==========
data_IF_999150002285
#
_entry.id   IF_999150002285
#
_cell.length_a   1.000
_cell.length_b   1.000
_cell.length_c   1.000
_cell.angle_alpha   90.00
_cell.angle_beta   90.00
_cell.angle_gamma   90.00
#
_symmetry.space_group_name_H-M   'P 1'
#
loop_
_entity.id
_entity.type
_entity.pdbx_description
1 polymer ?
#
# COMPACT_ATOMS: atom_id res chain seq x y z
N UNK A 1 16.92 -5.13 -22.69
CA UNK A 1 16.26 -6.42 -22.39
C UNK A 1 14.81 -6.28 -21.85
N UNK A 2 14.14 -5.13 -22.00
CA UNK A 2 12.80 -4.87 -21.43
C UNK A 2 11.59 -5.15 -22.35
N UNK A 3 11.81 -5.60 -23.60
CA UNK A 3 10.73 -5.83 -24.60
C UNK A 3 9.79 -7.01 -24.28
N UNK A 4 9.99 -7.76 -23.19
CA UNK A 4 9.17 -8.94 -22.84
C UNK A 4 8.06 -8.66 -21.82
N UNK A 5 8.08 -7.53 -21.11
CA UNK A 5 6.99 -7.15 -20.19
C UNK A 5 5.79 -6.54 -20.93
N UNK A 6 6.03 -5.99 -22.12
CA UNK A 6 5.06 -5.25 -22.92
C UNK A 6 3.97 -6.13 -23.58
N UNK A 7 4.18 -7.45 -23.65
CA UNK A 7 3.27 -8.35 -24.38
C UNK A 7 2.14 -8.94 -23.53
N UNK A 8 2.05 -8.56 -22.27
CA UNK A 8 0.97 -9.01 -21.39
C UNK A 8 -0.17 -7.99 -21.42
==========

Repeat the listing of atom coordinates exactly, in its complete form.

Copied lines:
data_IF_999150002285
#
_entry.id   IF_999150002285
#
_cell.length_a   1.000
_cell.length_b   1.000
_cell.length_c   1.000
_cell.angle_alpha   90.00
_cell.angle_beta   90.00
_cell.angle_gamma   90.00
#
_symmetry.space_group_name_H-M   'P 1'
#
loop_
_entity.id
_entity.type
_entity.pdbx_description
1 polymer ?
#
# COMPACT_ATOMS: atom_id res chain seq x y z
N UNK A 1 16.92 -5.13 -22.69
CA UNK A 1 16.26 -6.42 -22.39
C UNK A 1 14.81 -6.28 -21.85
N UNK A 2 14.14 -5.13 -22.00
CA UNK A 2 12.80 -4.87 -21.43
C UNK A 2 11.59 -5.15 -22.35
N UNK A 3 11.81 -5.60 -23.60
CA UNK A 3 10.73 -5.83 -24.60
C UNK A 3 9.79 -7.01 -24.28
N UNK A 4 9.99 -7.76 -23.19
CA UNK A 4 9.17 -8.94 -22.84
C UNK A 4 8.06 -8.66 -21.82
N UNK A 5 8.08 -7.53 -21.11
CA UNK A 5 6.99 -7.15 -20.19
C UNK A 5 5.79 -6.54 -20.93
N UNK A 6 6.03 -5.99 -22.12
CA UNK A 6 5.06 -5.25 -22.92
C UNK A 6 3.97 -6.13 -23.58
N UNK A 7 4.18 -7.45 -23.65
CA UNK A 7 3.27 -8.35 -24.38
C UNK A 7 2.14 -8.94 -23.53
N UNK A 8 2.05 -8.56 -22.27
CA UNK A 8 0.97 -9.01 -21.39
C UNK A 8 -0.17 -7.99 -21.42